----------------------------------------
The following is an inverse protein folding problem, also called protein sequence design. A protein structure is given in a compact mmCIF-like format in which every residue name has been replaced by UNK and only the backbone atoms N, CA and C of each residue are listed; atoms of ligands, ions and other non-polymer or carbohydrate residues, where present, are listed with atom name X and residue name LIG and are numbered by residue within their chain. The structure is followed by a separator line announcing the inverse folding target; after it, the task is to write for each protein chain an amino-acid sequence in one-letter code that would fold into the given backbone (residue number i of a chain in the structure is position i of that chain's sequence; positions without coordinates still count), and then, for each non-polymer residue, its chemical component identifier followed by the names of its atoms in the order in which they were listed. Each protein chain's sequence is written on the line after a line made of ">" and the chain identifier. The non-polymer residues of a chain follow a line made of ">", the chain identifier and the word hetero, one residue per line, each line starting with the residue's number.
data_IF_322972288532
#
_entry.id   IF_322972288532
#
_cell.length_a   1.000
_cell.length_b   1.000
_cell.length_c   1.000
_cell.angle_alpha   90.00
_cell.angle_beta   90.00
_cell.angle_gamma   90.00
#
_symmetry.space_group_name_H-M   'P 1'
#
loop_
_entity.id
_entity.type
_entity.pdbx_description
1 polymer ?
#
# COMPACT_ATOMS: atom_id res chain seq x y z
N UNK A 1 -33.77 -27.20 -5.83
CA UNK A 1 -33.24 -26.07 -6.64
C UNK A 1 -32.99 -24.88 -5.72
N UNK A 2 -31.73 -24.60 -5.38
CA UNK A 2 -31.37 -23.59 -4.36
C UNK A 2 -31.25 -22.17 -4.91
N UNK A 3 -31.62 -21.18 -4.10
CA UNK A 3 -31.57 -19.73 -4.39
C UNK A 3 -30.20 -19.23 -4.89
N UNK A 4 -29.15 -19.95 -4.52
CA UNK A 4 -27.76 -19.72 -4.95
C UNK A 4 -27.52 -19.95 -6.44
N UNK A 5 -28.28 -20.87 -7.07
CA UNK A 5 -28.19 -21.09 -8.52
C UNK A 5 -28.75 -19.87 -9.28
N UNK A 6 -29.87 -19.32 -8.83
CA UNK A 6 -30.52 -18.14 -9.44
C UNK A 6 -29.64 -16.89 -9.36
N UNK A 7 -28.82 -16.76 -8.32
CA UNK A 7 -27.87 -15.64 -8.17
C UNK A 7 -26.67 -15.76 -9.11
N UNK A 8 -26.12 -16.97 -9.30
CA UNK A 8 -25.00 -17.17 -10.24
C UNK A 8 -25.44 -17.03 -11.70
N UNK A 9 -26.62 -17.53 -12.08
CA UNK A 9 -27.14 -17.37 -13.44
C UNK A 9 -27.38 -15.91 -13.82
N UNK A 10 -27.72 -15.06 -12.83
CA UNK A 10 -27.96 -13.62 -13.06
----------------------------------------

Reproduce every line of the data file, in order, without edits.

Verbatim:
The following is an inverse protein folding problem, also called protein sequence design. A protein structure is given in a compact mmCIF-like format in which every residue name has been replaced by UNK and only the backbone atoms N, CA and C of each residue are listed; atoms of ligands, ions and other non-polymer or carbohydrate residues, where present, are listed with atom name X and residue name LIG and are numbered by residue within their chain. The structure is followed by a separator line announcing the inverse folding target; after it, the task is to write for each protein chain an amino-acid sequence in one-letter code that would fold into the given backbone (residue number i of a chain in the structure is position i of that chain's sequence; positions without coordinates still count), and then, for each non-polymer residue, its chemical component identifier followed by the names of its atoms in the order in which they were listed. Each protein chain's sequence is written on the line after a line made of ">" and the chain identifier. The non-polymer residues of a chain follow a line made of ">", the chain identifier and the word hetero, one residue per line, each line starting with the residue's number.
data_IF_322972288532
#
_entry.id   IF_322972288532
#
_cell.length_a   1.000
_cell.length_b   1.000
_cell.length_c   1.000
_cell.angle_alpha   90.00
_cell.angle_beta   90.00
_cell.angle_gamma   90.00
#
_symmetry.space_group_name_H-M   'P 1'
#
loop_
_entity.id
_entity.type
_entity.pdbx_description
1 polymer ?
#
# COMPACT_ATOMS: atom_id res chain seq x y z
N UNK A 1 -33.77 -27.20 -5.83
CA UNK A 1 -33.24 -26.07 -6.64
C UNK A 1 -32.99 -24.88 -5.72
N UNK A 2 -31.73 -24.60 -5.38
CA UNK A 2 -31.37 -23.59 -4.36
C UNK A 2 -31.25 -22.17 -4.91
N UNK A 3 -31.62 -21.18 -4.10
CA UNK A 3 -31.57 -19.73 -4.39
C UNK A 3 -30.20 -19.23 -4.89
N UNK A 4 -29.15 -19.95 -4.52
CA UNK A 4 -27.76 -19.72 -4.95
C UNK A 4 -27.52 -19.95 -6.44
N UNK A 5 -28.28 -20.87 -7.07
CA UNK A 5 -28.19 -21.09 -8.52
C UNK A 5 -28.75 -19.87 -9.28
N UNK A 6 -29.87 -19.32 -8.83
CA UNK A 6 -30.52 -18.14 -9.44
C UNK A 6 -29.64 -16.89 -9.36
N UNK A 7 -28.82 -16.76 -8.32
CA UNK A 7 -27.87 -15.64 -8.17
C UNK A 7 -26.67 -15.76 -9.11
N UNK A 8 -26.12 -16.97 -9.30
CA UNK A 8 -25.00 -17.17 -10.24
C UNK A 8 -25.44 -17.03 -11.70
N UNK A 9 -26.62 -17.53 -12.08
CA UNK A 9 -27.14 -17.37 -13.44
C UNK A 9 -27.38 -15.91 -13.82
N UNK A 10 -27.72 -15.06 -12.83
CA UNK A 10 -27.96 -13.62 -13.06